LOS ANGELES (Reuters) - The public meltdown of the man behind the viral “Kony 2012” video has thrown his campaign into turmoil even as the film succeeded in turning the world’s attention to capturing an elusive and brutal Ugandan warlord.
Jason Russell, whose 30-minute video sensation shone a spotlight on Joseph Kony’s use of child soldiers in Uganda, was taken by police to a hospital in California last week after suffering what doctors described as a brief psychotic breakdown.
Videos posted online showed him pacing back and forth on the sidewalk, naked, in broad daylight, in an incident certain to raise questions over the viability of Russell’s Invisible Children group.
“You always hear people say, ‘I’m so stressed out, I’m about to go crazy,’” said Robert Thompson, director of the Bleier Center for Television and Popular Culture at Syracuse University. “Still, the story of all this happening and then he literally is wigging out is very odd.”
He said the episode could serve to divert attention from the warlord to Russell. “Now whenever you see a Kony story, it’s about the guy, not Kony.”
Kony, accused of terrorizing northern Uganda for two decades, is wanted by the International Criminal Court for war crimes. He is accused of abducting children to use as fighters and sex slaves and is said to like hacking off limbs.
Russell’s wife, Danica, has said her husband would remain under hospital care for a number of weeks, and might not be able to return fully to his work at Invisible Children for months.
In downtown San Diego, Invisible Children’s office has been locked up.
Russell’s Invisible Children co-founders, Laren Poole and Bobby Bailey, declined through a spokeswoman to be interviewed, as did the organization’s CEO, Ben Keesey.
Keesey has attributed Russell’s breakdown to the severe emotional toll of the previous two weeks in which the Kony video went viral. Even as the video drew attention to the warlord, it sparked criticism over what some called its misleading portrayal of current events in Uganda.
A spokeswoman would not say how or if Invisible Children planned to proceed with a planned April 20 day of action, in which viewers of the video were asked to paper their homes, lawns and cities with Kony posters to turn him into a household name.
Analysts said the fate of the group may be largely irrelevant because it had already served the purpose of persuading millions to care, and policy decisions were taking shape.
“It’s rare that we have literally millions of Americans calling for more engagement in Africa,” Senator Chris Coons, chair of the Senate Foreign Relations subcommittee on African Affairs, told Reuters in an interview, noting his subcommittee normally received far less attention than it had since the “Kony 2012” video was released.
“I was both amused, pleased and proud that all three of my kids asked me what I was doing to stop Joseph Kony,” Coons said.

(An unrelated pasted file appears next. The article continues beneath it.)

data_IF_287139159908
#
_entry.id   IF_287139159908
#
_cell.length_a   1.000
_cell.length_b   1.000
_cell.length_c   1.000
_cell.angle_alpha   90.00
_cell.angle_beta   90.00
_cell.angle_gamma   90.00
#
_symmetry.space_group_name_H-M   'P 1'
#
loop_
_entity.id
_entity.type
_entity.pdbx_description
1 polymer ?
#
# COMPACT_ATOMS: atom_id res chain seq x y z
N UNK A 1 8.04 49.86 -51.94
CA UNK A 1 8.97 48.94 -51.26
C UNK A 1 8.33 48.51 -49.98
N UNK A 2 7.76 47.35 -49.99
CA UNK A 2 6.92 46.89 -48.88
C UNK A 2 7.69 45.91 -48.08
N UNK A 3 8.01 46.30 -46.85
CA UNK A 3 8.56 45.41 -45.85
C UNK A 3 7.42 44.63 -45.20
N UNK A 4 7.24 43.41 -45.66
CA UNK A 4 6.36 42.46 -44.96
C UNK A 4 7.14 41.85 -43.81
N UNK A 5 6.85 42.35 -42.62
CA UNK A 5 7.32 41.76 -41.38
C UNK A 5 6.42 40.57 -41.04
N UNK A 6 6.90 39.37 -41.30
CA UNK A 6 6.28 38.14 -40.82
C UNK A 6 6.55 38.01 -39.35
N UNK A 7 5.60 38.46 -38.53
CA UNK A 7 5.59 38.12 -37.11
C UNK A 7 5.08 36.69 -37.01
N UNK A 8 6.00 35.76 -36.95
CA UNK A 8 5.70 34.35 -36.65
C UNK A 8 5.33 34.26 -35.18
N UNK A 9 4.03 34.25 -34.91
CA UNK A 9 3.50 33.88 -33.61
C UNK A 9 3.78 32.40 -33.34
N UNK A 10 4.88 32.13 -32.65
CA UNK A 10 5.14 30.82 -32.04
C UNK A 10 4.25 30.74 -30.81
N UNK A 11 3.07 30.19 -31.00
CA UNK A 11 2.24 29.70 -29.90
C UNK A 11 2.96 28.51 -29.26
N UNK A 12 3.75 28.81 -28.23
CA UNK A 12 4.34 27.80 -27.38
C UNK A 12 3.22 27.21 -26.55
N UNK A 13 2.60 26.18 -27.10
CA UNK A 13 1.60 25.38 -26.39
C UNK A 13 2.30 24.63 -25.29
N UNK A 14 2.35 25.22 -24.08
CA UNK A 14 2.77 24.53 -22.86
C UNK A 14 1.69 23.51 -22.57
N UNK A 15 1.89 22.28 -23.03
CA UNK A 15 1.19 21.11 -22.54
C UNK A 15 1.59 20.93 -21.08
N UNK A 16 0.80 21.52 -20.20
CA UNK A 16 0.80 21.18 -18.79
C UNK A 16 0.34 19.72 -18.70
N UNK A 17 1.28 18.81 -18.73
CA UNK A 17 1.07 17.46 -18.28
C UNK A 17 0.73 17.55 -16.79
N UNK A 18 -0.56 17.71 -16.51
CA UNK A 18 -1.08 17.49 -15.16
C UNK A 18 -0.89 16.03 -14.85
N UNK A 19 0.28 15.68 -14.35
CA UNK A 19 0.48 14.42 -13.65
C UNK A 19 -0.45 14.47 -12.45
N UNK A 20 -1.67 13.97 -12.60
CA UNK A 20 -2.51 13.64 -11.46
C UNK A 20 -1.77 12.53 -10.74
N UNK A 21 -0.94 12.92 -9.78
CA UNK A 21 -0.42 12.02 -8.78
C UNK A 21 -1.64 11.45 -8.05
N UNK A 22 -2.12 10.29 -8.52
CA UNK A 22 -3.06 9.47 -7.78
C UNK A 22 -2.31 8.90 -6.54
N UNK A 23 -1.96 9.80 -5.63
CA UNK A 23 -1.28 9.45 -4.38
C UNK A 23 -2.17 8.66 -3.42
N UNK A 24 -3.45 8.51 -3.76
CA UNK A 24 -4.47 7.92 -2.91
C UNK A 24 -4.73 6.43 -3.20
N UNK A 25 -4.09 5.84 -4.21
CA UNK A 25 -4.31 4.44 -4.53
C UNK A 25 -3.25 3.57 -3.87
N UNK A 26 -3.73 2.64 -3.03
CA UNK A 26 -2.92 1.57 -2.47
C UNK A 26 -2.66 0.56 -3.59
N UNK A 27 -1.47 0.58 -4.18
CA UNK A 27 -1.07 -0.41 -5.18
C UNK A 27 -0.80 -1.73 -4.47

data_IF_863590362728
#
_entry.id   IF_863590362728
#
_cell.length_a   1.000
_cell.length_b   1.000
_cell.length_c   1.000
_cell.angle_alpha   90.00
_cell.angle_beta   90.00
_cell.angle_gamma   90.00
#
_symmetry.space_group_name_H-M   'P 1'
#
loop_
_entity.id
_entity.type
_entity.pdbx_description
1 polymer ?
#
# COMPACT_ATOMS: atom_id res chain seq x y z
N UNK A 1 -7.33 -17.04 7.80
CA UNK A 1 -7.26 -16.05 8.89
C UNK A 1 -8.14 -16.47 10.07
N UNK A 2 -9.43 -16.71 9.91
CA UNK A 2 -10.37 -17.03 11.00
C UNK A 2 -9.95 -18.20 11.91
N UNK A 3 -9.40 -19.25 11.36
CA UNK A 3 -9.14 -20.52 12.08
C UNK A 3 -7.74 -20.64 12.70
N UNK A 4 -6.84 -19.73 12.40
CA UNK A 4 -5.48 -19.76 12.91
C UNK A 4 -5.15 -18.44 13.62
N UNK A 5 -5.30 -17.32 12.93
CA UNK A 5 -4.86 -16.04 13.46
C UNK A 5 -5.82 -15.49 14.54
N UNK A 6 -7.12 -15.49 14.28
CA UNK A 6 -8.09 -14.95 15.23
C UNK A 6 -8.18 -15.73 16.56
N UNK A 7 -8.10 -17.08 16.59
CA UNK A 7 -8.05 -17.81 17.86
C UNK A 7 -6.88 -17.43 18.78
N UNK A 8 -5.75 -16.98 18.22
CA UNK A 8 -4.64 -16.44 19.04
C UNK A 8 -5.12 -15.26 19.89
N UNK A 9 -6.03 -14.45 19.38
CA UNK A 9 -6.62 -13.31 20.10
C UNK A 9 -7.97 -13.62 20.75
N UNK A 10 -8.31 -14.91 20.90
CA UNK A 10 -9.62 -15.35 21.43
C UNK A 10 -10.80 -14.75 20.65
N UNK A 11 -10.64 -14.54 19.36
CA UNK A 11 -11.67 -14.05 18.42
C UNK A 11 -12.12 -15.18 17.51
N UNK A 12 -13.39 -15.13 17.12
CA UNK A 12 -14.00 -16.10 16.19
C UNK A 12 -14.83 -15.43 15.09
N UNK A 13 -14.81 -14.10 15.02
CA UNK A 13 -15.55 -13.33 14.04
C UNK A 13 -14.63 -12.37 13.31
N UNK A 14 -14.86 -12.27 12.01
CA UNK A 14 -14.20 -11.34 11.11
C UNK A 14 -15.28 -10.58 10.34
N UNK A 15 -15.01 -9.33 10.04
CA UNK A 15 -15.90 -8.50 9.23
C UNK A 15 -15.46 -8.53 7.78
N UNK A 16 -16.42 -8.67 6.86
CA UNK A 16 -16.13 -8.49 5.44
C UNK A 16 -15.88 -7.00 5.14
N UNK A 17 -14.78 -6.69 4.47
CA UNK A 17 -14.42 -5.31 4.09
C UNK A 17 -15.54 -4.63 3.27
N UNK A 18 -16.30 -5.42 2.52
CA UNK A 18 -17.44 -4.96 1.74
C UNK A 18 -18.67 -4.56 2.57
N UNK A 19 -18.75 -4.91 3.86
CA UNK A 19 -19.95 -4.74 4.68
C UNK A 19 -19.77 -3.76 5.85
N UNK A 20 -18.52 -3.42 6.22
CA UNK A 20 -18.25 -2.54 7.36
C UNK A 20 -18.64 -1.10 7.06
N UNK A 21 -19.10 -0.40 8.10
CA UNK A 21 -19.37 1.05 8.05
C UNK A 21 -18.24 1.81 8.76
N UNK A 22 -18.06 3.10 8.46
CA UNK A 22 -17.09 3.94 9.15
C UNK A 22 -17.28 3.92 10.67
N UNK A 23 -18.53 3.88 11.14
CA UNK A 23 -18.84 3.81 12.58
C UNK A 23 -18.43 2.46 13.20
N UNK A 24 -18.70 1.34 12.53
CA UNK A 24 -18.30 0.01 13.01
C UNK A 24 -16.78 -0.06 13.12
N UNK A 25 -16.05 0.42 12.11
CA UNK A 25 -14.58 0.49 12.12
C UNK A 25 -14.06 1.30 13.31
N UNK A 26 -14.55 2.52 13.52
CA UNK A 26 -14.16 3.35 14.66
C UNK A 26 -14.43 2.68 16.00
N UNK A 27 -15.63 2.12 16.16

Attempts by regional forces and foreign troops to corner the fugitive warlord have so far failed. But on Friday, the African Union said it would launch a 5,000-strong force in South Sudan to hunt him.
The African Union move is in addition to 100 U.S. military advisers President Barack Obama sent to the region last year to help Ugandan forces track Kony down.
Kony’s Lord’s Resistance Army is a shadow of its former self, numbering about 250 members, according to a December 2011 report published by the Social Science Research Council.
Some 200 of them are with Kony in the Central African Republic, and 50 others are in the Democratic Republic of Congo, the report said.
The video Russell directed, interspersing shots of his own young son with those of suffering Ugandan children, depicts children walking into the city center of the Uganda city of Gulu at night to avoid capture.
But active violence like that has not been seen in northern Uganda in seven or eight years, according to Laura Seay, a professor at Morehouse College, who studies conflict and community in central Africa.
“LRA victims are depicted as absolutely helpless,” Seay said, characterizing the portrayal as neo-colonial and saying the film may have mischaracterized the nature of Gulu, where the number of children taking nightly refuge dwindled after a truce between government forces and the LRA in 2006.
“You have coffee shops and pizza places in Gulu. It’s absolutely peaceful,” she said.
Seay suggested that those whose interest in the region were piqued by the Invisible Children campaign turn their attention next to more active warlords in the region such as Bosco Ntaganda, nicknamed “The Terminator,” and also wanted by the ICC for war crimes.
Ntaganda, a Rwandan operating in the Democratic Republic of Congo, is accused of conscripting child soldiers under age 15 to carry arms and fight in open conflict.
“He walks freely,” Seay said. “I know where he eats dinner every night.”
Additional reporting by Marty Graham in San Diego; Editing by Cynthia Johnston and Peter Cooney